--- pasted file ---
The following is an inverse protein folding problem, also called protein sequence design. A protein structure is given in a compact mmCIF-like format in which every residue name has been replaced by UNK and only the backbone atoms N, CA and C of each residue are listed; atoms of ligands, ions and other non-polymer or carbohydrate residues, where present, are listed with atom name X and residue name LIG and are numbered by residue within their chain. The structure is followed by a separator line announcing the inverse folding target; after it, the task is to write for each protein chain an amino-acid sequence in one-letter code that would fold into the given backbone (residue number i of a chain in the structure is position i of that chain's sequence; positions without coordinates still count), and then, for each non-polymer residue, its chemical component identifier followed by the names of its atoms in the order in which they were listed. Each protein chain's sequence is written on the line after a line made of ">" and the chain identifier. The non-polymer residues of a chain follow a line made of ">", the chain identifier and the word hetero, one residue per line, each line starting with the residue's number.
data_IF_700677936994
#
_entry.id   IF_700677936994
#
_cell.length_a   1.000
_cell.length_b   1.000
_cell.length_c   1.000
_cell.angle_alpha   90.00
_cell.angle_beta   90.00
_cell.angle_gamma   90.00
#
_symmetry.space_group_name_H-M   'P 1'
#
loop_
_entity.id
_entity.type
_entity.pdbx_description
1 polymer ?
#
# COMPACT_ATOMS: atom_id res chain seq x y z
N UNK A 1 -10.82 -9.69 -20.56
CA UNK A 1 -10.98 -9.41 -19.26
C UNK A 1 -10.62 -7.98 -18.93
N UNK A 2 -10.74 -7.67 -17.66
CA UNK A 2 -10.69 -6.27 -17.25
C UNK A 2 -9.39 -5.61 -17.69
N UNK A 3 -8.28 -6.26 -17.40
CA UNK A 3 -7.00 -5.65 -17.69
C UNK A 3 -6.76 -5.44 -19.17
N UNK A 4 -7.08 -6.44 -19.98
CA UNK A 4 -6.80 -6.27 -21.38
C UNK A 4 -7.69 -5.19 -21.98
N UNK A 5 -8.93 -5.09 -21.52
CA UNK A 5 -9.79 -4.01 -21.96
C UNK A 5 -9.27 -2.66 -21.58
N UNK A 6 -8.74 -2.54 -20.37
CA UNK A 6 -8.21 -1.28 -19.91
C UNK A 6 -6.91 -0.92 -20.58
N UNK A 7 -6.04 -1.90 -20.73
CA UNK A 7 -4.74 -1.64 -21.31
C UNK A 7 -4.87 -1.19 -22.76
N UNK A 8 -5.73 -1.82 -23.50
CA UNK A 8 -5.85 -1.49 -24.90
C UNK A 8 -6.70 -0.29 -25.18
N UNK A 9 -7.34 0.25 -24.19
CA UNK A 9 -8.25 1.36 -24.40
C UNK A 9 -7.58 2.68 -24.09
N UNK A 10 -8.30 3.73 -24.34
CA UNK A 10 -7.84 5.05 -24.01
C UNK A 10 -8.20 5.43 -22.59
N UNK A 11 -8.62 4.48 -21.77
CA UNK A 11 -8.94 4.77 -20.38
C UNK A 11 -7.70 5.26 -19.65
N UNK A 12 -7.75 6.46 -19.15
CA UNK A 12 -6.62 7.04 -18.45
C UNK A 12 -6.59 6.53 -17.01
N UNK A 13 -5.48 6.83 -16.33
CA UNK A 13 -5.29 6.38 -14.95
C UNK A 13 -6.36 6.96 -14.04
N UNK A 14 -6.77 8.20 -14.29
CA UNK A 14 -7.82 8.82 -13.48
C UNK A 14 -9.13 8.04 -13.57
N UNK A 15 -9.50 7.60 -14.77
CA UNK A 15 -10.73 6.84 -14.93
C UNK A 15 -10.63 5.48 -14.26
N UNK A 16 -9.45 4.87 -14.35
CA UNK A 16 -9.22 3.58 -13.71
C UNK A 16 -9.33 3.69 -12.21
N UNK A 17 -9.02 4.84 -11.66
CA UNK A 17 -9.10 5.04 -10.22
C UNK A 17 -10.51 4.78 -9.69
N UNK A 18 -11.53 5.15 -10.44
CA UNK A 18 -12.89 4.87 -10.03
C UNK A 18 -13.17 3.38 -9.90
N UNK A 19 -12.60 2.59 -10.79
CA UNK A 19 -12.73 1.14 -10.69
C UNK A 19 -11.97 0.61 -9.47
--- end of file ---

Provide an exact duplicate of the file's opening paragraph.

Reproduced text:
The following is an inverse protein folding problem, also called protein sequence design. A protein structure is given in a compact mmCIF-like format in which every residue name has been replaced by UNK and only the backbone atoms N, CA and C of each residue are listed; atoms of ligands, ions and other non-polymer or carbohydrate residues, where present, are listed with atom name X and residue name LIG and are numbered by residue within their chain. The structure is followed by a separator line announcing the inverse folding target; after it, the task is to write for each protein chain an amino-acid sequence in one-letter code that would fold into the given backbone (residue number i of a chain in the structure is position i of that chain's sequence; positions without coordinates still count), and then, for each non-polymer residue, its chemical component identifier followed by the names of its atoms in the order in which they were listed. Each protein chain's sequence is written on the line after a line made of ">" and the chain identifier. The non-polymer residues of a chain follow a line made of ">", the chain identifier and the word hetero, one residue per line, each line starting with the residue's number.